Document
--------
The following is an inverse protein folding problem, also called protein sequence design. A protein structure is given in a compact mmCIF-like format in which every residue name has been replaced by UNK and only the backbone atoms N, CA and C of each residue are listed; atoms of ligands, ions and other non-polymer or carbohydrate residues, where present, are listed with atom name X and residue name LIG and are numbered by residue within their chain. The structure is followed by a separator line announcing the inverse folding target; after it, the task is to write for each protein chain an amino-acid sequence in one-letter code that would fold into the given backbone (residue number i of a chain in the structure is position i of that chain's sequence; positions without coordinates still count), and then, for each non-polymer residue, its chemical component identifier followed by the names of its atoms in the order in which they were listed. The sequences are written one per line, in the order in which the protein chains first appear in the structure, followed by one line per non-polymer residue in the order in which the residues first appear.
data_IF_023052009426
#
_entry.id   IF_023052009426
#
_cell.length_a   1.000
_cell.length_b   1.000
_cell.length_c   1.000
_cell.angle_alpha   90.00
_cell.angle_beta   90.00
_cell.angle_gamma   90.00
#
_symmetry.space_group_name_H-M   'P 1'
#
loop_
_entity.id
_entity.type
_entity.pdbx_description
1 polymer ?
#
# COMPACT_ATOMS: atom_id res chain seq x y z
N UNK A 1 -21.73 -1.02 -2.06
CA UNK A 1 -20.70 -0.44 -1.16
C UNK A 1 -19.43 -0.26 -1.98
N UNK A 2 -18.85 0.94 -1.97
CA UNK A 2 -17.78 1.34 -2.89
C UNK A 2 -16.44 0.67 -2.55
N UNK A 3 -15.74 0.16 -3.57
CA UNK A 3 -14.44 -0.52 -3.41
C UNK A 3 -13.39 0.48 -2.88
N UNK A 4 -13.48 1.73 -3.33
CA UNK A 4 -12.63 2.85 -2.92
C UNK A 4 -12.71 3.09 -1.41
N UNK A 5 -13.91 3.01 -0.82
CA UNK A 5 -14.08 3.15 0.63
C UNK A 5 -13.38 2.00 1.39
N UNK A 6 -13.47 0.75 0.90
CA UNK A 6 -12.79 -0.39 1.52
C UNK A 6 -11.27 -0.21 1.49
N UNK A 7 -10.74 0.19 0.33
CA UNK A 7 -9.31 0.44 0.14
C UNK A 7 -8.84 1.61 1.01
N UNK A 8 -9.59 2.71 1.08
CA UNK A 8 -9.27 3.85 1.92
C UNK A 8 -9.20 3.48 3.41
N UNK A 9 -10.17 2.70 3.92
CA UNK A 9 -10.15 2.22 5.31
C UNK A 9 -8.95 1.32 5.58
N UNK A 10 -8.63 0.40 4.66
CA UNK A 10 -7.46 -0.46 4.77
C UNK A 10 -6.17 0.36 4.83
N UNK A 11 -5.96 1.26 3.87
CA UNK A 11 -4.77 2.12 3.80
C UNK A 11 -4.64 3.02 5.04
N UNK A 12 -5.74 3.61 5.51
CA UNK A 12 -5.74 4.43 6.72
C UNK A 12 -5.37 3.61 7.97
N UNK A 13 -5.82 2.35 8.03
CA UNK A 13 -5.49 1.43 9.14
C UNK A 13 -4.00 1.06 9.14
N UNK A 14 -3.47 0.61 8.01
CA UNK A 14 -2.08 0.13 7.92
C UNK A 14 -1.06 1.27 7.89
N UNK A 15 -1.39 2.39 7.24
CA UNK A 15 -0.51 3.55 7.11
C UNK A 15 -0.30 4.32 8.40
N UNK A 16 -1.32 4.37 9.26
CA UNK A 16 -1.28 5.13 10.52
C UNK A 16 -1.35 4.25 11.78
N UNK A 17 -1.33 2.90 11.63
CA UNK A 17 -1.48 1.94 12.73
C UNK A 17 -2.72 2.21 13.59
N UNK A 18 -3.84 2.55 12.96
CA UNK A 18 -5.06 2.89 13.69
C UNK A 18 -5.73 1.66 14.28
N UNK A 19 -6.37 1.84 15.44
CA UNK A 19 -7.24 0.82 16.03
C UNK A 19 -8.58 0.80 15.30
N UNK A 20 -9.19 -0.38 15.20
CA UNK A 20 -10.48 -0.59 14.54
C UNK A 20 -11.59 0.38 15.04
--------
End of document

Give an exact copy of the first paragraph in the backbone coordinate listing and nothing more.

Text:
The following is an inverse protein folding problem, also called protein sequence design. A protein structure is given in a compact mmCIF-like format in which every residue name has been replaced by UNK and only the backbone atoms N, CA and C of each residue are listed; atoms of ligands, ions and other non-polymer or carbohydrate residues, where present, are listed with atom name X and residue name LIG and are numbered by residue within their chain. The structure is followed by a separator line announcing the inverse folding target; after it, the task is to write for each protein chain an amino-acid sequence in one-letter code that would fold into the given backbone (residue number i of a chain in the structure is position i of that chain's sequence; positions without coordinates still count), and then, for each non-polymer residue, its chemical component identifier followed by the names of its atoms in the order in which they were listed. The sequences are written one per line, in the order in which the protein chains first appear in the structure, followed by one line per non-polymer residue in the order in which the residues first appear.